Light travels at the tremendous speed of about 186,000 miles a second. It therefore takes only about a second and a quarter to come to us from the moon. It traverses the 93,000,000 of miles which separate us from the sun in about eight minutes. It travels from the sun out to Neptune in about four hours, which means that it would cross the solar system from end to end in eight. To pass, however, across the distance which separates us from Alpha Centauri it would take so long as about four and a quarter years!

Astronomers, therefore, agree in estimating the distances of the stars from the point of view of the time which light would take to pass from them to our earth. They speak of that distance which light takes a year to traverse as a "light year." According to this notation, Alpha Centauri is spoken of as being about four and a quarter light years distant from us.

Now as the rays of light coming from Alpha Centauri to us are chasing one another incessantly across the gulf of space, and as each ray left that star some four years before it reaches us, our view of the star itself must therefore be always some four years old. Were then this star to be suddenly removed from the universe at any moment, we should continue to see it still in its place in the sky for some four years more, after which it would suddenly disappear. The rays which had already started upon their journey towards our earth must indeed continue travelling, and reaching us in their turn until the last one had arrived; after which no more would come.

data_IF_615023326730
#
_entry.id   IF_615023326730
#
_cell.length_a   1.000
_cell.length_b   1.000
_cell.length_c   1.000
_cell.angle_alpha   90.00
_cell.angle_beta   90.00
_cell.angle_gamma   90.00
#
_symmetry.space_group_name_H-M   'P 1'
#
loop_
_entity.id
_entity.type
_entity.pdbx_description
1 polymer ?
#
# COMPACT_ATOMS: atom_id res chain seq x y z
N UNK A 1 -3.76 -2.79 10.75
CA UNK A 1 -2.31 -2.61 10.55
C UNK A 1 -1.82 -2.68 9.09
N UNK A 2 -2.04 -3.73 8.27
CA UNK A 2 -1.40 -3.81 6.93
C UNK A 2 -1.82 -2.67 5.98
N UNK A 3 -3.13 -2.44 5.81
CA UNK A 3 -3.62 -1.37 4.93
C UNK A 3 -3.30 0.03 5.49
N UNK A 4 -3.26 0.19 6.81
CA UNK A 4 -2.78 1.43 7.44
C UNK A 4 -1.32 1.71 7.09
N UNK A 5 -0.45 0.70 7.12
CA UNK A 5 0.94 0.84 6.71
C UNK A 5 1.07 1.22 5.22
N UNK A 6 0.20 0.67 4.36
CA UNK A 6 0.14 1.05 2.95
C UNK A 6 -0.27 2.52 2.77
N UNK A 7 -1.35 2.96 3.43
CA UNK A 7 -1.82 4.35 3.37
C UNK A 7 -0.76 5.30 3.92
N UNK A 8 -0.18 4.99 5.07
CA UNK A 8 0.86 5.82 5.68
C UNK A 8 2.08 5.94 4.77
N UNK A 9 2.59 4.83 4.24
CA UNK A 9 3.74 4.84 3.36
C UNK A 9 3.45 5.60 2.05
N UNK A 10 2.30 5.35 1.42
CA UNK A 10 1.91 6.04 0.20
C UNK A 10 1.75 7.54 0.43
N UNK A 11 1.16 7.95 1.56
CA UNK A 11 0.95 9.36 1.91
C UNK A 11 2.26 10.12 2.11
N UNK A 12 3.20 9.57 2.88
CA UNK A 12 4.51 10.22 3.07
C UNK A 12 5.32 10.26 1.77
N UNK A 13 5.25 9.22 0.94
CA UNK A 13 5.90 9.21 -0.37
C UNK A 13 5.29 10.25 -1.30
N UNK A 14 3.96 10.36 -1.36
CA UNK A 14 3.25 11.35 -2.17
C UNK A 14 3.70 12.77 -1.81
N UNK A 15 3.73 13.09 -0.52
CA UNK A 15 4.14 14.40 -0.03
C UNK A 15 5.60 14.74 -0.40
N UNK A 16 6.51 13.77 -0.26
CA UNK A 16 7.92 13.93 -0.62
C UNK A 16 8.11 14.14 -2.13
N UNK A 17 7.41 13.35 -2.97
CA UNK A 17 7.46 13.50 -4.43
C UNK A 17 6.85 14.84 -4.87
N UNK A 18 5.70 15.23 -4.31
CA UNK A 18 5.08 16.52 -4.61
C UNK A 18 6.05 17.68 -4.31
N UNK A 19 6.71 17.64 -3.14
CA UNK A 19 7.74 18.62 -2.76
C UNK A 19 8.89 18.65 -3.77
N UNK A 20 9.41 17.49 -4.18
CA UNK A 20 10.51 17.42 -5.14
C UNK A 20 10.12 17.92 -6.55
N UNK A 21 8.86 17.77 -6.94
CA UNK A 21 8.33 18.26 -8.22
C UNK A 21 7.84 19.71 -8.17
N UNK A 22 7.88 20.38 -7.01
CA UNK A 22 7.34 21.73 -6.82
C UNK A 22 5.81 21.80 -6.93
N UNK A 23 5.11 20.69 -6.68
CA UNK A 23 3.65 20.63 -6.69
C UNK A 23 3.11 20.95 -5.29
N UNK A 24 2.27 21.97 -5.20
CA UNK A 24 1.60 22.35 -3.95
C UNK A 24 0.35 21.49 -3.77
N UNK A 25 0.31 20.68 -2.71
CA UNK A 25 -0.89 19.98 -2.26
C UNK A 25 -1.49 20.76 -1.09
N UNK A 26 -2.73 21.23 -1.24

We have drawn attention to Alpha Centauri as the nearest of the stars. The majority of the others indeed are ever so much farther. We can only hazard a guess at the time it takes for the rays from many of them to reach our globe. Suppose, for instance, we see a sudden change in the light of any of these remote stars, we are inclined to ask ourselves when that change did actually occur. Was it in the days of Queen Elizabeth, or at the time of the Norman Conquest; or was it when Rome was at the height of her glory, or perhaps ages before that when the Pyramids of Egypt were being built? Even the last of these suppositions cannot be treated lightly. We have indeed no real knowledge of the distance from us of those stars which our giant telescopes have brought into view out of the depths of the celestial spaces.